What happened

Just one day after the stock plunged 19% on an ugly earnings report, Bed Bath and Beyond (NASDAQ:BBBY) was recovering some of those losses today, a sign investors think the stock was oversold after the post-earnings dive. Shares were up 6.3% as of 12:48 p.m. EST, as investors remain optimistic about the turnaround plan from new CEO Mark Tritton.

So what

It wasn't surprising to see the home-goods retailer tumble following its third-quarter earnings report. Comparable sales fell 8.3% in the period, and the company reported an adjusted loss of $0.38 per share, which was much worse than expectations of a $0.02 profit. Management also retracted its prior guidance.

A woman shopping for pillows and towels in a store

Image source: Getty Images.

The earnings report, and Tritton's decision in December to dismiss nearly all of his executive team, underscore the need for the company to make drastic changes.

That's why Tritton was hired, after all. He was previously the chief merchandising officer at Target, where he helped to guide that retailer's successful turnaround.

On the earnings call, Tritton underscored a number of opportunities and initiatives he planned to focus on, including implementing a full buy-online-pick-up-in-store program, refining the company's couponing strategy, improving the digital and omnichannel experiences, launching more owned brands, and potentially selling off secondary chains like Christmas Tree Shops.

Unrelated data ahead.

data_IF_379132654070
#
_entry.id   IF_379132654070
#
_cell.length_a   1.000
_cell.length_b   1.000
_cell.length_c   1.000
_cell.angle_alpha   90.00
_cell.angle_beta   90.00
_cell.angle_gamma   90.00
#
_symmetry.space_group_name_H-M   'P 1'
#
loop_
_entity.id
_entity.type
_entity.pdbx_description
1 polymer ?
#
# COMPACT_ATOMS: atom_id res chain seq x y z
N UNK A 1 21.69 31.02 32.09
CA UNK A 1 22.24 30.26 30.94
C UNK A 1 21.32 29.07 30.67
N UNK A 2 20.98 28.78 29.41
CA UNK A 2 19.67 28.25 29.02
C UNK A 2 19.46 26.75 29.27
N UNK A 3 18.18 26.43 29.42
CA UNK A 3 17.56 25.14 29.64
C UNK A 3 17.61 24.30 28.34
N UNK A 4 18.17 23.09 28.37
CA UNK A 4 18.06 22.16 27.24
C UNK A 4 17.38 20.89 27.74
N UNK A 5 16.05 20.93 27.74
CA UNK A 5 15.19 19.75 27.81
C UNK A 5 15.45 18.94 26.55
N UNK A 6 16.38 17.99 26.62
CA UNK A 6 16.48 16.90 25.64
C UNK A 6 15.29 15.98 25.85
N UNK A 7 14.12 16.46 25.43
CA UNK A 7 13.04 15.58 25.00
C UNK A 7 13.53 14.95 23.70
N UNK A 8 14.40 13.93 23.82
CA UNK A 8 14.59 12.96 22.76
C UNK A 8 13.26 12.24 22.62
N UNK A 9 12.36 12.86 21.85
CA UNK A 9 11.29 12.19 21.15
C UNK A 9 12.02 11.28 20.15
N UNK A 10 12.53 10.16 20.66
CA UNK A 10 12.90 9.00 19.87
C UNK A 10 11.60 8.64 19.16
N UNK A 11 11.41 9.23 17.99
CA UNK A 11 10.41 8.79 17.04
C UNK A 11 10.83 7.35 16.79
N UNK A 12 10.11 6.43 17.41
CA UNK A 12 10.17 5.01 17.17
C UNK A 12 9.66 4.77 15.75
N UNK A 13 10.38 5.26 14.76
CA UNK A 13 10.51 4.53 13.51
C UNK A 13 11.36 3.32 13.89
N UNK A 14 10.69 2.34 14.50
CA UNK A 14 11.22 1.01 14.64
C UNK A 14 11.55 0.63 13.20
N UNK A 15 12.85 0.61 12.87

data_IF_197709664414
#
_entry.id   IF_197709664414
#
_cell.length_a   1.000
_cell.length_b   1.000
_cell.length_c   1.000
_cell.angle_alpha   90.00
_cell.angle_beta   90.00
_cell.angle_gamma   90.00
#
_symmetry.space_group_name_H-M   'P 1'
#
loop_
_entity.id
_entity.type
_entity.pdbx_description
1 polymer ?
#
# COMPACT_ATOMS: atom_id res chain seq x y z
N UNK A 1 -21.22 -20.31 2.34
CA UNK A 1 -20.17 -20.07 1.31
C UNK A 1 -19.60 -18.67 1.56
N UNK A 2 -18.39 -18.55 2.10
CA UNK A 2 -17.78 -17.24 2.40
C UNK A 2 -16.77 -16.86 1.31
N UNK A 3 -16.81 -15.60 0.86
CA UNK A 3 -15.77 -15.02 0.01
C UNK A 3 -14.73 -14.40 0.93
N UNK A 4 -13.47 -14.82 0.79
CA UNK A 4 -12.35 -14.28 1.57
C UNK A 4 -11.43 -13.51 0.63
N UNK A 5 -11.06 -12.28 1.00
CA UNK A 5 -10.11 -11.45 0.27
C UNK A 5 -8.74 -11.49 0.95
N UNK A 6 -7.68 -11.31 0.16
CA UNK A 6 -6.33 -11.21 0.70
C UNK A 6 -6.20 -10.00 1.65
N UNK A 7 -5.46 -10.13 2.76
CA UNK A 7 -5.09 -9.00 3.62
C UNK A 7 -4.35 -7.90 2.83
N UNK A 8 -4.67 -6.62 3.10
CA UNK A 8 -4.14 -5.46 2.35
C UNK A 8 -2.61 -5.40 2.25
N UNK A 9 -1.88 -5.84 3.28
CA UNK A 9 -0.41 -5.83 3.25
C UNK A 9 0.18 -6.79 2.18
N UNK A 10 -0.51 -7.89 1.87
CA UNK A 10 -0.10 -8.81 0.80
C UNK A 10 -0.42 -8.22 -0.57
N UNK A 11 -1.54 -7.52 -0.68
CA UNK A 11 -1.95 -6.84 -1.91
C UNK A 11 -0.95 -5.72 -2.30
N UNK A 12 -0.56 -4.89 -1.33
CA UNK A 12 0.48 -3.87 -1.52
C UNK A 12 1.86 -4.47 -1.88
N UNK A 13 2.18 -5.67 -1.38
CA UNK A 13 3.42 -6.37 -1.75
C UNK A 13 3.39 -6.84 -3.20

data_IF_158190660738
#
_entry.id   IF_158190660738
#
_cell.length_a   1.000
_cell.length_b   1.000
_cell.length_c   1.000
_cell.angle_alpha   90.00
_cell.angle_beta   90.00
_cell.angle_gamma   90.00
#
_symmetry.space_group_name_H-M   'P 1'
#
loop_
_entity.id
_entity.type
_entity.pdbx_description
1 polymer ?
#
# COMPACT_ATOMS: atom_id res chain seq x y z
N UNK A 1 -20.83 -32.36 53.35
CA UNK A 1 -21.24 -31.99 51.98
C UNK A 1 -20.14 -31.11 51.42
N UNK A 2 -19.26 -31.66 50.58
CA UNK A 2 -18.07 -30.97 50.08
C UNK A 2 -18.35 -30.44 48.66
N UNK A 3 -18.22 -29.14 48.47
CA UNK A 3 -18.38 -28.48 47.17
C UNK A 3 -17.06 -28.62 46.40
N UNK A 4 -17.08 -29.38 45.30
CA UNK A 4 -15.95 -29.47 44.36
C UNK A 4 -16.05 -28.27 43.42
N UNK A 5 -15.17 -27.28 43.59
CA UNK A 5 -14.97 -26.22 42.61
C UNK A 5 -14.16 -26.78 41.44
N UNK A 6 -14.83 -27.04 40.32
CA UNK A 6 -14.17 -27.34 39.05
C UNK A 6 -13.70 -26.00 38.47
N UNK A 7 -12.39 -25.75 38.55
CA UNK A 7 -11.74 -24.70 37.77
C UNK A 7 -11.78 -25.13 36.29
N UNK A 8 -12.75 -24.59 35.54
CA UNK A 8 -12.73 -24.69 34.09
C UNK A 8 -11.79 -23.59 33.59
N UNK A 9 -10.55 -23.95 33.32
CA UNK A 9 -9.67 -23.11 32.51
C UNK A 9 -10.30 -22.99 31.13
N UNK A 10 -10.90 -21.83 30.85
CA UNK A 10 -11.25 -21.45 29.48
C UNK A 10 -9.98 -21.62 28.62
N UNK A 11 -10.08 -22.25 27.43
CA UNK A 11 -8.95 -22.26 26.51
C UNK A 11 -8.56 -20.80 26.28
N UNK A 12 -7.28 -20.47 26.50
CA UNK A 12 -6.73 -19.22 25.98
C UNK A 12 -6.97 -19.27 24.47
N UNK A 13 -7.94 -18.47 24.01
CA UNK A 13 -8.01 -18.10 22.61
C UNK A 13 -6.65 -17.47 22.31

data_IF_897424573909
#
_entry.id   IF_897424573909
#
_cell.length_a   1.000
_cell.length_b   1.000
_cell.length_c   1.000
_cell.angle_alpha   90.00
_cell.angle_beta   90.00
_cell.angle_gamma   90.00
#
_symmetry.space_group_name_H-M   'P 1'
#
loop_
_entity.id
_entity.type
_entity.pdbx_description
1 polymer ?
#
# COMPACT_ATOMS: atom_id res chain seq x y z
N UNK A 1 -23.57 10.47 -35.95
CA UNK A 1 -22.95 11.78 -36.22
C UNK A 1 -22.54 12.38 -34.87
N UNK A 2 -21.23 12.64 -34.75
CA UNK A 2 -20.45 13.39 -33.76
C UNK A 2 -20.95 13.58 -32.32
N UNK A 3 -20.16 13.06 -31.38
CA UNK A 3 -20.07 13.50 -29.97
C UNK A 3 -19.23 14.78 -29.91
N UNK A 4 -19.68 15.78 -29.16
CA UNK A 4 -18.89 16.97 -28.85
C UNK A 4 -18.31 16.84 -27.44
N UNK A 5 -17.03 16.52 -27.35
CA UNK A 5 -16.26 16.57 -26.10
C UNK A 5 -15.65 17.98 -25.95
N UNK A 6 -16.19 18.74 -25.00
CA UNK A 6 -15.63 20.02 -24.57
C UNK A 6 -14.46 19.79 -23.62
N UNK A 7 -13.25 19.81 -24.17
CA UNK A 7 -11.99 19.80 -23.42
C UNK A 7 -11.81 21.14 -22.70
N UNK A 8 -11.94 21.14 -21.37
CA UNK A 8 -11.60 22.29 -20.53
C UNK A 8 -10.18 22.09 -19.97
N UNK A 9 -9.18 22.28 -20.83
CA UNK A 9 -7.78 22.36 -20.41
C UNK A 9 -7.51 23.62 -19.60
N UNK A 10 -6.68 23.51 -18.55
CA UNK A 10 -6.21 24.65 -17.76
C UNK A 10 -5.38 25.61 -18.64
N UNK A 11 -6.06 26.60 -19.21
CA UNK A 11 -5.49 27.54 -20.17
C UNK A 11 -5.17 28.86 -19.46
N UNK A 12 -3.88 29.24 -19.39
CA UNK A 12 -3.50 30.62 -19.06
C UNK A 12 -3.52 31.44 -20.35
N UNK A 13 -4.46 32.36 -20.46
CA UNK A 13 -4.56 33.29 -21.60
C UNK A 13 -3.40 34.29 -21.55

Tritton's assessment seemed to indicate that the company had a lot of low-hanging fruit to pick, improvements that have become the standard at other retailers such as Target. That sentiment -- that the business could only improve from here -- seemed to help lift the stock today.

Now what

Tritton, who took the helm on Nov. 4, said he would unveil a detailed turnaround plan this spring, though he didn't give a specific date. In the meantime, the company is aiming to fill out its C-suite following the December terminations. Though Bed Bath and Beyond shares have plunged in recent years, the company is profitable and has a solid balance sheet, making it a better candidate for a recovery than some of its retail peers.

As the last two days have shown, the stock should continue to be volatile in the coming months as Tritton takes the first steps in the turnaround process, including hiring a new executive team. Keep an eye out for the investor conference this spring: If Wall Street likes what it hears then, the stock could soar.

This article represents the opinion of the writer, who may disagree with the “official” recommendation position of a Motley Fool premium advisory service. We’re motley! Questioning an investing thesis -- even one of our own -- helps us all think critically about investing and make decisions that help us become smarter, happier, and richer.